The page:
The first full week of November EMU held their annual Take Back The Night week.  This event’s purpose is to prevent sexual violence by educating, creating spaces to address the issue, and having conversations.  This year, I had the opportunity to be involved in some of the planning.  I ended up helping to plan an event for just men titled ‘How Language Legitimizes: A Second look at what we don’t think of twice’.  Even though I had only ever attended one TBTN event in my life, I was excited for this chance to hold a space for men to talk about sexual violence.

My co-planner and I both agreed that we wanted to move the focus of the conversation away from the obvious symptoms of the problem: the instances of harassment and assault we, as decent men, publicly display disgust for.  We instead wanted to look at how our culture enables these things to happen in ways most ‘decent men’ are all too complicit in.  I think my training as a peacebuilder is one of the reasons I thought we should take this approach.

In my training as a peacebuilder, I have learned that societal problems are not solved by only dealing with their symptoms, by only giving attention to the places where the problem bubbles onto the surface.  The value of the peacebuilding field is that it looks deeper than symptoms and goes after the systemic cause of conflict and injustice.  Peacebuilding is for when people realize that just fighting the symptoms of a problem means fighting the same problem for generations without making real progress.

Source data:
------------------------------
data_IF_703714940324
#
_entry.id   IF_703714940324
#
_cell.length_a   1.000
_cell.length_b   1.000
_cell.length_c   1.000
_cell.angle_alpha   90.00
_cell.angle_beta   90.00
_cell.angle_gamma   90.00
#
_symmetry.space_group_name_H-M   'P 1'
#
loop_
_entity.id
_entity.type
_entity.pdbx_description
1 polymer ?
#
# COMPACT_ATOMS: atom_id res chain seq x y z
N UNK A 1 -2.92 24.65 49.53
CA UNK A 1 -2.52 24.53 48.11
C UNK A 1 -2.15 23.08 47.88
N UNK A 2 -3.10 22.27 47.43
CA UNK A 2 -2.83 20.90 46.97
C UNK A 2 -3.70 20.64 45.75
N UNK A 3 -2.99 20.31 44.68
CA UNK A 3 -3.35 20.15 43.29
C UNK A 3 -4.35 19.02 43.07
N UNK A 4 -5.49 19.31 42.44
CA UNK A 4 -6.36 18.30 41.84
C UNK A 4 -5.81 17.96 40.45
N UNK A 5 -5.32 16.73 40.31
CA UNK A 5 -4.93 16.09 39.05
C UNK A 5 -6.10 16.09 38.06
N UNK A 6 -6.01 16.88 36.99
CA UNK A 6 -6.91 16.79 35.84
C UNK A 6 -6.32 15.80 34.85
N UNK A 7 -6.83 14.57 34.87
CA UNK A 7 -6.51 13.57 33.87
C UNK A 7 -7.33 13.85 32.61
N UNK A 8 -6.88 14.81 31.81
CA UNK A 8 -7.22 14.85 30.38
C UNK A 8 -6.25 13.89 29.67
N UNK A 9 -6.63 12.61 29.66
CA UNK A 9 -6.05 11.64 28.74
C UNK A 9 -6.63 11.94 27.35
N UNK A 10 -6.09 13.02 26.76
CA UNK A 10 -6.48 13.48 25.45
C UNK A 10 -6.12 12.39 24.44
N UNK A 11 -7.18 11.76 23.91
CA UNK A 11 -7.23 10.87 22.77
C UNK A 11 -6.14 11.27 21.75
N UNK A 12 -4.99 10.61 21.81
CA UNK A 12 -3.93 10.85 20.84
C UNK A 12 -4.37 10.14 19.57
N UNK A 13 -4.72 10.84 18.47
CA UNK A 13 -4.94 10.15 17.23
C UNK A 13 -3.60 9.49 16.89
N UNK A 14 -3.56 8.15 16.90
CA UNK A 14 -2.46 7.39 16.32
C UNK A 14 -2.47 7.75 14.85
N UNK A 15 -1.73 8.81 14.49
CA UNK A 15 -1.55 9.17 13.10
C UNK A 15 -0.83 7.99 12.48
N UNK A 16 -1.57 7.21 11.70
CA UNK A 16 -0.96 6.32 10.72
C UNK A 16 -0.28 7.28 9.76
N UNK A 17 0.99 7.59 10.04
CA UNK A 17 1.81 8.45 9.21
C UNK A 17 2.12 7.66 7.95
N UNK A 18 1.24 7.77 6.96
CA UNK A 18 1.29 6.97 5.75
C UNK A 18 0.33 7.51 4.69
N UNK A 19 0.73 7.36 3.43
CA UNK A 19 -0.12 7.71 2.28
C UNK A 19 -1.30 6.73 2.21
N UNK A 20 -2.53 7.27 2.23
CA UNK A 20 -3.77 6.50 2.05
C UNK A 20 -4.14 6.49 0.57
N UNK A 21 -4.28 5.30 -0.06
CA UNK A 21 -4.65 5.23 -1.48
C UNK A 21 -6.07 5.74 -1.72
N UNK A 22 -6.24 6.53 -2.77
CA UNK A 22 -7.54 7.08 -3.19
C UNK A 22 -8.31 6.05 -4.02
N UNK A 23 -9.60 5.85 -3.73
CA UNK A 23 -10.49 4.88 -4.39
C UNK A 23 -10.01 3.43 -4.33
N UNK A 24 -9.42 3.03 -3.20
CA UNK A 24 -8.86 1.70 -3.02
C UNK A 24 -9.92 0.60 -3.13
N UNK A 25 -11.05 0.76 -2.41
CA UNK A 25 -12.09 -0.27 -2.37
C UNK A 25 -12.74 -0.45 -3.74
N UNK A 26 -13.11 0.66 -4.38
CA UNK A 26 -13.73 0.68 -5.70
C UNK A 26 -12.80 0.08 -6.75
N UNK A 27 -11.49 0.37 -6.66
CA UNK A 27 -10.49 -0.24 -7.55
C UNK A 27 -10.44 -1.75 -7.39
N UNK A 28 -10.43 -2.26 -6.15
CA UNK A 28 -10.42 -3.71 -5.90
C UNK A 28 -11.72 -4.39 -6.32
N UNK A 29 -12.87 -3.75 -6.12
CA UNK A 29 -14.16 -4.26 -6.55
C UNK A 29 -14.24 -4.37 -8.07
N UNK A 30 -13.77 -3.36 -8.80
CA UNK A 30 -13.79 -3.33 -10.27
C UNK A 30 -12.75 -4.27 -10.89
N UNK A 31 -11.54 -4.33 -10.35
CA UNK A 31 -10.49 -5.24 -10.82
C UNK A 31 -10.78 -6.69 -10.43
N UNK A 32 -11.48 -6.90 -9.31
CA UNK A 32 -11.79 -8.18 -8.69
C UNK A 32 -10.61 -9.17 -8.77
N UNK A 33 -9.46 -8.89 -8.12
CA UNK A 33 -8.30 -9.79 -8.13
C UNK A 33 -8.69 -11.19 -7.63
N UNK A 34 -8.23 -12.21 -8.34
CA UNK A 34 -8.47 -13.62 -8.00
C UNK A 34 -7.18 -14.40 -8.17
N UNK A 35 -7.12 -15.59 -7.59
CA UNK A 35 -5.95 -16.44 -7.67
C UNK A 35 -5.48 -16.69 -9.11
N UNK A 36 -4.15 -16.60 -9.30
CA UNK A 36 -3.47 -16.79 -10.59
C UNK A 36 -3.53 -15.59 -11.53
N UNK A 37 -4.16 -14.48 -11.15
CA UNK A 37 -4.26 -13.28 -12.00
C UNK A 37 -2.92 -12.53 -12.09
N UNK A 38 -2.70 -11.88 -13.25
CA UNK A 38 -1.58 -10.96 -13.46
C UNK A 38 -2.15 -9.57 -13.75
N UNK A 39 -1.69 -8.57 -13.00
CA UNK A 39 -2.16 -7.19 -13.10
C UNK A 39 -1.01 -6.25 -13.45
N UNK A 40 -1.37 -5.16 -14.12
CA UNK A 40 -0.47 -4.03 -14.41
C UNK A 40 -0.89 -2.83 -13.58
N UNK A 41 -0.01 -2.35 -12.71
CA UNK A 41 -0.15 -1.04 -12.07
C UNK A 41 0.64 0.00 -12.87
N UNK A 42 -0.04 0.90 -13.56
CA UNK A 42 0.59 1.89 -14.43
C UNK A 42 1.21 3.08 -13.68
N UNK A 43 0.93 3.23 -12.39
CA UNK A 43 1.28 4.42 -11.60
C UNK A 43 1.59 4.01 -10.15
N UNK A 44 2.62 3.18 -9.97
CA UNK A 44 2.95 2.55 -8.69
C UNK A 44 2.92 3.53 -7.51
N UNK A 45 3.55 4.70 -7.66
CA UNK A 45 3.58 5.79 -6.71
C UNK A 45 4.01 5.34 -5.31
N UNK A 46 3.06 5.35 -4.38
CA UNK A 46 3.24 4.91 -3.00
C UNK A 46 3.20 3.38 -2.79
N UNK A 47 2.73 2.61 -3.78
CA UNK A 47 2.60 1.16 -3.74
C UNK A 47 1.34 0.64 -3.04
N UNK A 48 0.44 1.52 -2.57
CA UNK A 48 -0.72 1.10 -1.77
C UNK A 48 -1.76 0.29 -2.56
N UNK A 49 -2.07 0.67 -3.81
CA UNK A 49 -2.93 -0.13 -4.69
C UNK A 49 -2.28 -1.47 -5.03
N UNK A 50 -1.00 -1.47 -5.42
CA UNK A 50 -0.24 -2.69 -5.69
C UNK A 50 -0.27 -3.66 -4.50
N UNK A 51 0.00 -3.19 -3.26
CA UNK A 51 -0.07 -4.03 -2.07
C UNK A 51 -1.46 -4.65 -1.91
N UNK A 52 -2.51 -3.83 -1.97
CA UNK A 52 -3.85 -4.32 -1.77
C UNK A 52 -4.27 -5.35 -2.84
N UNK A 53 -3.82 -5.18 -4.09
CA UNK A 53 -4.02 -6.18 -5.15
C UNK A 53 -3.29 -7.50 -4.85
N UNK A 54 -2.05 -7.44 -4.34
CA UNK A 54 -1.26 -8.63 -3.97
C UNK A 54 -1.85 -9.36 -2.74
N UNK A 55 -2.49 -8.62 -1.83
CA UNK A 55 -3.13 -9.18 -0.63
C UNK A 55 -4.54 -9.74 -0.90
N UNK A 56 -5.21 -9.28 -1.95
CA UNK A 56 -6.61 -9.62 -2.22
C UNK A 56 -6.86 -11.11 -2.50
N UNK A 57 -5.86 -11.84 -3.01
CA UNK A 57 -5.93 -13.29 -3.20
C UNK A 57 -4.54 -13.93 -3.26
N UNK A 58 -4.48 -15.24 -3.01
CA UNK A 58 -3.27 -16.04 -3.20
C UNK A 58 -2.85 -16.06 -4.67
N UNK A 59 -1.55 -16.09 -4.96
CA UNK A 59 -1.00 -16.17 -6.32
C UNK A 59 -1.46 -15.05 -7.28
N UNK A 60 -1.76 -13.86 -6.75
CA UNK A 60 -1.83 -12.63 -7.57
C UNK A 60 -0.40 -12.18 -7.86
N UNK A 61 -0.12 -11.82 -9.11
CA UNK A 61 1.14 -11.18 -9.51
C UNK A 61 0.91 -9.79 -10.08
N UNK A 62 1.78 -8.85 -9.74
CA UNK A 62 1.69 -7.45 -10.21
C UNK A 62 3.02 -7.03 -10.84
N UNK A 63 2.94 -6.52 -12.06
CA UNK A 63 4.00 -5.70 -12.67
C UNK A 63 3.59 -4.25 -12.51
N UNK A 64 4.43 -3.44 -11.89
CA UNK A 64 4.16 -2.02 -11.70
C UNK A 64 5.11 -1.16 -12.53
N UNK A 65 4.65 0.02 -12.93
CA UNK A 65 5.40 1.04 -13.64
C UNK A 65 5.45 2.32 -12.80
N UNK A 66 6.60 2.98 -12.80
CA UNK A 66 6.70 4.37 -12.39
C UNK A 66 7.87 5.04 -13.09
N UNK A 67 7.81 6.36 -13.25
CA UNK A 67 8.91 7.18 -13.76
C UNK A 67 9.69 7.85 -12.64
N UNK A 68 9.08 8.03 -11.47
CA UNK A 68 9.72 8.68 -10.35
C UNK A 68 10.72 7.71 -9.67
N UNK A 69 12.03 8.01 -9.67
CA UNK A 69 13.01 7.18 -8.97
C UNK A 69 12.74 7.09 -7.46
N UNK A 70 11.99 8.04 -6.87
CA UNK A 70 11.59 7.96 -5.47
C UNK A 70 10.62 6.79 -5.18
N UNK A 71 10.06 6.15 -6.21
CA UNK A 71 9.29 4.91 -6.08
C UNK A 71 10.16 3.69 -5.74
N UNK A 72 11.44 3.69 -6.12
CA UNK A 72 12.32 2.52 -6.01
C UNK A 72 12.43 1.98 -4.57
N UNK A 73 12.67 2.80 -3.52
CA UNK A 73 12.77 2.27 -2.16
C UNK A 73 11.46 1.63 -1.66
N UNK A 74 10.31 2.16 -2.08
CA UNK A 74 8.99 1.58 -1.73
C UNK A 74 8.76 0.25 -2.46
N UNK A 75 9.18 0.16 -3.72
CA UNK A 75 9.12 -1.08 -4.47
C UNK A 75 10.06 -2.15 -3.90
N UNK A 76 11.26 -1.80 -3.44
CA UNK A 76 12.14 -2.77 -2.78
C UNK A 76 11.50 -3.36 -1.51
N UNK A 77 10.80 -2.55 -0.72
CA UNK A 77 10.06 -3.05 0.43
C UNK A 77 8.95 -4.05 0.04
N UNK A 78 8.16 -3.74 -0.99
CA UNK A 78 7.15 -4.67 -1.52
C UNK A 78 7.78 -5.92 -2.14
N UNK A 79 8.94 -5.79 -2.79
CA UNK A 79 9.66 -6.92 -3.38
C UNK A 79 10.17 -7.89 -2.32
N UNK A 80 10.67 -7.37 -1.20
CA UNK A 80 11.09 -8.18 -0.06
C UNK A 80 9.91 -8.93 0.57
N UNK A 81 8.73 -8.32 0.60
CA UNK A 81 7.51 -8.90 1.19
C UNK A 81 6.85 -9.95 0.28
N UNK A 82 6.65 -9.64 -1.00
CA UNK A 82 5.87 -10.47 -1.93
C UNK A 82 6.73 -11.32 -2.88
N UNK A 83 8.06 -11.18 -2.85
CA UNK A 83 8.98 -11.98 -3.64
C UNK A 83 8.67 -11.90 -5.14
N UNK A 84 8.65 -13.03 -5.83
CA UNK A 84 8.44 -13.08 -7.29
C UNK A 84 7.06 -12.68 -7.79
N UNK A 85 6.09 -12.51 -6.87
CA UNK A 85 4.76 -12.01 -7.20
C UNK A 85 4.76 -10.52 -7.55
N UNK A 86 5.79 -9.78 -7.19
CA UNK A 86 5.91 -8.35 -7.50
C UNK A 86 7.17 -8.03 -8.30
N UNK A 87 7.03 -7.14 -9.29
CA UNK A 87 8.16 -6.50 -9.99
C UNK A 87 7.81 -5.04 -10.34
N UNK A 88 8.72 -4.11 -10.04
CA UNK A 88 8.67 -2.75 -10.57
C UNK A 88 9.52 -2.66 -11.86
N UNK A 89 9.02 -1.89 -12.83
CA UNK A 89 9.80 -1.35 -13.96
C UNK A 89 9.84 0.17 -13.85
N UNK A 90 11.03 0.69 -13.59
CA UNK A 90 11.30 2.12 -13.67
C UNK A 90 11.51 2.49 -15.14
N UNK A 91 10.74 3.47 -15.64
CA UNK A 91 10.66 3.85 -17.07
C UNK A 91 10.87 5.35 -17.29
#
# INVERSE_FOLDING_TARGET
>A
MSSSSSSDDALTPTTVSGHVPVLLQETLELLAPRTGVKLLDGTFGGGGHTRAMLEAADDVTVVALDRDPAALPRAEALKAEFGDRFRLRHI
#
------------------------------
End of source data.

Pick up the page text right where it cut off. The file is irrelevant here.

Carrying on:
At ‘How Language Legitimizes’, we had a conversation about how the obvious sexual violence we see is propped up by a culture that does not confront sexually aggressive behavior — a culture that says: “boys will be boys”, “she was asking for it”, and “you’d look prettier if you smiled” — a culture where messages of sexual violence find their way into our everyday language so often that it is rarely questioned.  Yet it needs to be questioned if our desire to do something about sexual violence is to have any meaning.  If all we do is wait to respond to sexual violence after it occurs, we will already be too late.  Only by digging deeply and taking a stand where the problem begins can we hope to see its end.  It may not be easy, but solving problems this big never are.

I was encouraged by the depth in which the men who came to the event explored this issue.  It seemed like we were ready to look at the problem as something we all, as men, contribute to, rather than keeping it at arm’s length.  What we need more than people who want to intervene when violence happens are people who are willing to take the first steps to ensure that it never does.  I saw people like that at our event.  You can be one too.

Ben Rush is a student in the Peacebuilding and Development (PXD) program at Eastern Mennonite University (EMU) and was a member of the student planning team for this year’s Take Back the Night week. To learn more about sexual violence and how you can respond, visit Grace: Godly Response to Abuse in the Christian Environment. If you have experienced sexual violence and need support, contact RAINN. If you have experienced sexual violence or any threat to your safety on EMU’s campus or in relation to a member of the EMU community, we encourage you to file a campus safety incident report.

Photo of a Take Back The Night program courtesy of The Weathervane, EMU’s student newspaper, which published an article about this year’s event.

One thought on “Take Back The Night Through The Eyes of a Peacebuilder by Ben Rush

  1. Outstanding reflection and so important. Battling those comments and the source of them is critical.

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